This chart shows that water use for irrigation and for cooling electric power plants are tops among US water uses, at about 136 billion gallons a day. So, not only does using less electricity save you money and reduce global warming impacts, but it also protects our precious fresh water supplies.
Next on the list is public and domestic water supply of about 47 billion gallons a day, or about 165 gallons per person per day. This is the water we use while at work or at home.
What are the environmental impacts of using all of this water? They range from minimal to significant, depending on the location. In some areas, annual natural rainfall is sufficient for most years, whereas other areas must import most of their water via aqueducts even during the wettest of years.
The systems needed to procure, store and transmit water can have major environmental impacts. Many of these systems are already built, so a natural question is, how does cutting water use help? For one, many of the impacts below ARE directly correlated with use – reduce irrigation needs, and the amount of water consumed during the summer when habitat needs are also greatest decreases. And, reduced demand means that fewer new structures will be built and, some day, existing ones might be removed.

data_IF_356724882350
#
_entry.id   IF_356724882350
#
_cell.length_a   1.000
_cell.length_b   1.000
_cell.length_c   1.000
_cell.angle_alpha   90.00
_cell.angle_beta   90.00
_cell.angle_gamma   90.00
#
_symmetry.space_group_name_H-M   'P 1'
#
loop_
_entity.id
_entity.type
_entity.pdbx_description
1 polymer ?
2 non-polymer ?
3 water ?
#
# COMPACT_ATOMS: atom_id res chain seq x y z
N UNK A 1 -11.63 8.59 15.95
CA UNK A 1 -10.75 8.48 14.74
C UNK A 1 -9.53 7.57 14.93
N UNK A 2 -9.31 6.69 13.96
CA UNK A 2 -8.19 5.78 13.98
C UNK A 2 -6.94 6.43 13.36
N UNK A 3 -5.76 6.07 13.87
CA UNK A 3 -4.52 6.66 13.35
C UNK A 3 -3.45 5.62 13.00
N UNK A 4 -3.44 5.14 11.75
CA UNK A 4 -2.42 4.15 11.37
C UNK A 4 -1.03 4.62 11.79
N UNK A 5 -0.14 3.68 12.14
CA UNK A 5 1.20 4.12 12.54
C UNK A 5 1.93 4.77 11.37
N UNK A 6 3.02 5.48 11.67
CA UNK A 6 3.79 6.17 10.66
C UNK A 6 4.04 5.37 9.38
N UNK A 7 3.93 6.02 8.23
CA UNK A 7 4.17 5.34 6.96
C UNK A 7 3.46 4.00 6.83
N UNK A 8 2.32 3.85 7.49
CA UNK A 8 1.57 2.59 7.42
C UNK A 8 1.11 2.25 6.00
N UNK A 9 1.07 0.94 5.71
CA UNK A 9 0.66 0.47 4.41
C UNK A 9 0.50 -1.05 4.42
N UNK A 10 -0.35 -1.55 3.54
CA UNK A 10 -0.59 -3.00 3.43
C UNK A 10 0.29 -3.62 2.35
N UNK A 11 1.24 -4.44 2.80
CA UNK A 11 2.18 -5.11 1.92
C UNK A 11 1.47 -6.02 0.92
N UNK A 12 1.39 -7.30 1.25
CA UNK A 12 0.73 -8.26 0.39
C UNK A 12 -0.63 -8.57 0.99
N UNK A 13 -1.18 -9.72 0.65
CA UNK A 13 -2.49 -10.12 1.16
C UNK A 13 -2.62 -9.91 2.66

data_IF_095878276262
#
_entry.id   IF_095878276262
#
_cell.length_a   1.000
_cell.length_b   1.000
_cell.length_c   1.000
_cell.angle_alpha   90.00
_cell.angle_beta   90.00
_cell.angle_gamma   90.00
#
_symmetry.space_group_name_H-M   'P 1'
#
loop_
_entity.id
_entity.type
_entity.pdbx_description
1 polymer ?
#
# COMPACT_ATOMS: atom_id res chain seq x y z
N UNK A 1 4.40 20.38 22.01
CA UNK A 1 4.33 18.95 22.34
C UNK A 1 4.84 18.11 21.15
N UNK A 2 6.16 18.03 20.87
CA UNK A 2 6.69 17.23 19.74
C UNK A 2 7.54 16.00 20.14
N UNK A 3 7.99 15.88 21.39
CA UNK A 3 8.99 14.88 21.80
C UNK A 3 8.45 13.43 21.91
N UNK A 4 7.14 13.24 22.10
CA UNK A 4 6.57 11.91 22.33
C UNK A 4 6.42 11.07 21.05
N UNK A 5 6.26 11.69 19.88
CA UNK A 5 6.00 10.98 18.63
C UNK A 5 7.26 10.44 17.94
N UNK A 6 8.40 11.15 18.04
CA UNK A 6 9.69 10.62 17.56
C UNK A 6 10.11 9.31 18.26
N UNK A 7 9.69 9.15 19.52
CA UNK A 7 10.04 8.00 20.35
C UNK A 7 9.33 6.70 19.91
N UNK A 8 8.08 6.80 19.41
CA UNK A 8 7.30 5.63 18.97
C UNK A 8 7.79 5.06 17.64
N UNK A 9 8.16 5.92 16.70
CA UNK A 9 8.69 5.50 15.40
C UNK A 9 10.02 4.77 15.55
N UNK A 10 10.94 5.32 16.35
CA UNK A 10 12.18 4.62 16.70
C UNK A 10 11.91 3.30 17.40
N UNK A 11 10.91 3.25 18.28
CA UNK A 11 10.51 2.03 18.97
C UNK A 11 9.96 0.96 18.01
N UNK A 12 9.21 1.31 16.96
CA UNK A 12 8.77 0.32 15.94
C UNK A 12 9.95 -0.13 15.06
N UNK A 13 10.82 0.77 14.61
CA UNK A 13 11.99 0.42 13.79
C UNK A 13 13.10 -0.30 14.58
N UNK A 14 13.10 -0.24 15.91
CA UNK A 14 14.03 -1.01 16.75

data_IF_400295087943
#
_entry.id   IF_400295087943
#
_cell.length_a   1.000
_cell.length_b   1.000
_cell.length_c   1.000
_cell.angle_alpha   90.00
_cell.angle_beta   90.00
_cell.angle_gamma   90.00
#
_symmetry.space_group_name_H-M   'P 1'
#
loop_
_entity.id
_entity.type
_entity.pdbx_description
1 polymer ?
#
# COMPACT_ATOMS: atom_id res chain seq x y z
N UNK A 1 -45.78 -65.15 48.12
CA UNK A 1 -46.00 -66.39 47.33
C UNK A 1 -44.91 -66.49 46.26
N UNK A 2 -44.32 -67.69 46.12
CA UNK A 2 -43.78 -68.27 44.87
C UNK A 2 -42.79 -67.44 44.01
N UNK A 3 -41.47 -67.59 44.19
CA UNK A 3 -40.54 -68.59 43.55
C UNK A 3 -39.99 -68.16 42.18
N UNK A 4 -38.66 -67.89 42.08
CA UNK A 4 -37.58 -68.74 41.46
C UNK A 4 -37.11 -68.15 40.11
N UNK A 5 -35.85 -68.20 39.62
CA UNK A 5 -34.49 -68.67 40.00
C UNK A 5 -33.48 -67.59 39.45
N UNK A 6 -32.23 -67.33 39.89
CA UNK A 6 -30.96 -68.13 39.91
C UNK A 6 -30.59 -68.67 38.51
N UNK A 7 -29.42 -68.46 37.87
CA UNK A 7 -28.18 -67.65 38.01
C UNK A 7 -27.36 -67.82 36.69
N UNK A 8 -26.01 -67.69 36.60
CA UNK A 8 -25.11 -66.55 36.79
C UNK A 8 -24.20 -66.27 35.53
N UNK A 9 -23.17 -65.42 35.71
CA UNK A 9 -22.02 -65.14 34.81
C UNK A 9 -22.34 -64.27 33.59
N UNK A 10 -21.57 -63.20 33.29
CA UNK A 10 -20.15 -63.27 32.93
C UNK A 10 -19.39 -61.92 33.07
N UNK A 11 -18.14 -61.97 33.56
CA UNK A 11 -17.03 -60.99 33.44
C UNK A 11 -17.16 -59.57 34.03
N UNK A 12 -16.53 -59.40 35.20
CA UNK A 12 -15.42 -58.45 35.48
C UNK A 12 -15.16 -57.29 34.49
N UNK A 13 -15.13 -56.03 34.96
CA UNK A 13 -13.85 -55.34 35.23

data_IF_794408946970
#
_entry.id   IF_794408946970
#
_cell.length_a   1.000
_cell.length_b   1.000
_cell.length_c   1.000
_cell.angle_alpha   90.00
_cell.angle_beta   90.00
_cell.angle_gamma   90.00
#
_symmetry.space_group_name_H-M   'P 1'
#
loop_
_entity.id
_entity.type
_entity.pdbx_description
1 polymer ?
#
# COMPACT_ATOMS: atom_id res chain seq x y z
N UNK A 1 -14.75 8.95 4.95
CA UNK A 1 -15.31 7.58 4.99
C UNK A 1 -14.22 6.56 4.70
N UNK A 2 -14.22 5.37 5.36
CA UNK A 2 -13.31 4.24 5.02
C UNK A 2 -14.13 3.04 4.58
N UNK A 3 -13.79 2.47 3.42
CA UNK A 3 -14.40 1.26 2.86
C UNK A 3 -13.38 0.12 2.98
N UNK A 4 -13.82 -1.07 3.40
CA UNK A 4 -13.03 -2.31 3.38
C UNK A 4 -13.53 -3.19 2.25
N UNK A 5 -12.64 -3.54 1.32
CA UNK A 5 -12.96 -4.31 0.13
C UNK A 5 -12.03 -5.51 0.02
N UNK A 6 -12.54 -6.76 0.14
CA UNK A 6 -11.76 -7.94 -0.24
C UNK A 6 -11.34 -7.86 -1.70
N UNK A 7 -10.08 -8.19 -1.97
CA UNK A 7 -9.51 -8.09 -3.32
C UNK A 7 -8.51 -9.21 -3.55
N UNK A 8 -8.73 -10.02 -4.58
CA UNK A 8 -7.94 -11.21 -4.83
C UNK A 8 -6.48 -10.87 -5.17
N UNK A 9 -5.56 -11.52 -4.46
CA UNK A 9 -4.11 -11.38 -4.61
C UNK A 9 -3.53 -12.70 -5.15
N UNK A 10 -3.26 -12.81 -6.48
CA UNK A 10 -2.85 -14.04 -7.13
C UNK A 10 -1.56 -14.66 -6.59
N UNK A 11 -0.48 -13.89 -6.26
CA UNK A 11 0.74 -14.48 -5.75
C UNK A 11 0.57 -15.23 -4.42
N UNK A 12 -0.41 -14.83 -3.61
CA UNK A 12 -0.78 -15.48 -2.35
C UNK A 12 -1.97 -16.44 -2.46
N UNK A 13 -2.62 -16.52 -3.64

Dams: Dams often have multiple uses – while primarily for water storage, they are often used to provide flood protection and generate electricity as well. The environmental impacts are well-known: they present formidable obstacles to anything trying to move up or downstream, and have as a result decimated populations of fish such as salmon worldwide. Dams also change the ecosystem of a waterway by warming / cooling water and reducing sediment flows. This can eliminate populations of native fish and other aquatic animals.